Tuesday, November 10, 2009

November 10 - Leo the Great, Theologian, Pope, Diplomat

Sure, Leo was a highly accomplished theologian. After all, it is no accident that he was the first pope to receive the title of "the Great." Leo's Tome was a theological masterpiece that confronted heresy, championed orthodoxy, and insisted upon the fully humanity and divinity of Jesus. Great theologians dedicated their works to Leo out of appreciation for the inspiration that he had been to them. His resistance against heresy brought many who had erred back within the bounds of the Church. This was accomplished by an insistence upon the unity of the Church and a precise argument for what is considered orthodox teaching.

Sure, Leo was a highly accomplished leader. He had been selected to be an emissary of the Church in brokering peace between leaders in Gaul before becoming the pope. While Leo was traveling, the pope died and Leo was selected as the next pope in the intervening time. When he became pope, he was a leader unlike many others by helping to calm and comfort a Rome that was quickly and painfully falling apart. His leadership involved having the power to speak powerfully and truthfully to those who erred in their dogma and doctrine. His letters were received by his audience with a heart nearly as heavy as the one that Leo had in writing them. These letters offered rebuke and called upon the audience to return again to their calling as part of the one Church.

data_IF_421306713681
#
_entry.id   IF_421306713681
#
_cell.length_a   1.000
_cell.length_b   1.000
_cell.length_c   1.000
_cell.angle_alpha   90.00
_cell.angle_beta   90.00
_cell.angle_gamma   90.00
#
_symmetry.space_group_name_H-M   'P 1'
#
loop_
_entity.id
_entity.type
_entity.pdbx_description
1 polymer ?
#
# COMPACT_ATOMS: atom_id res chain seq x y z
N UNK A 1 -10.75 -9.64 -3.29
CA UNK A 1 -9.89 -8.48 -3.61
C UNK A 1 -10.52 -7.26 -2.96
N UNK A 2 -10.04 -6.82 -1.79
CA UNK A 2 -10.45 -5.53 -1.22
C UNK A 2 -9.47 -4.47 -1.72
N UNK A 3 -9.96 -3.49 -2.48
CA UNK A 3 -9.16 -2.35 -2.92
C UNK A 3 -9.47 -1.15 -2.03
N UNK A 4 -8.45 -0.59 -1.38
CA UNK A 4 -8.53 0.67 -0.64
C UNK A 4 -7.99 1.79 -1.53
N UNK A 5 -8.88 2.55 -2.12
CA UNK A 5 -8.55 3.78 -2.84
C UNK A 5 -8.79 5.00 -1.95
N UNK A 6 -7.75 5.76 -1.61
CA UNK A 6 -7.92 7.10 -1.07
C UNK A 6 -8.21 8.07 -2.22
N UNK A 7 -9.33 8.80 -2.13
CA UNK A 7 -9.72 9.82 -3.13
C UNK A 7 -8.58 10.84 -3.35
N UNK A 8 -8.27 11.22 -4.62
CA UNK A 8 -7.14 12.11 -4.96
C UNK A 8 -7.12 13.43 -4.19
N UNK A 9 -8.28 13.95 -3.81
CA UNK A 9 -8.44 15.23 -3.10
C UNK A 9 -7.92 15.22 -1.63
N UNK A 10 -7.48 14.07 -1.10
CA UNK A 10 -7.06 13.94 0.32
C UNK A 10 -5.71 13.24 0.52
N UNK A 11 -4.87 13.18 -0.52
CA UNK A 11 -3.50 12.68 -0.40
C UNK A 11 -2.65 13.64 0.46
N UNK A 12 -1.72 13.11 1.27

But, when Atilla came to Rome and was preparing to sack and loot it, Leo proceeded out from the city with two assistants and met the mighty warrior on the field of battle. Leo brought a ransom from the vaults of Rome and appealed to Atilla's greed. With the money, Leo also brought an argument against the destruction and violation of the city. He was keen to point out that there were many innocent and uninvolved people in the city that would suffer simply so that Atilla could take home more of the wealth he had already been stripping from the Roman Empire. Atilla was impressed by Leo's demeanor and quiet confidence. Further, he was enticed by the money offered since it came with no risk of life or time. He took Leo's words and money and left Rome. Regrettably, Leo was unsuccessful in negotiating with the Vandals a few years later. They sacked the city but Leo accomplished something else in his negotiations. The Vandals agreed not to burn the city down or murder non-resisting citizens. Though Rome was sacked, its people were offered mercy because of Leo's pleas. Leo died shortly thereafter.

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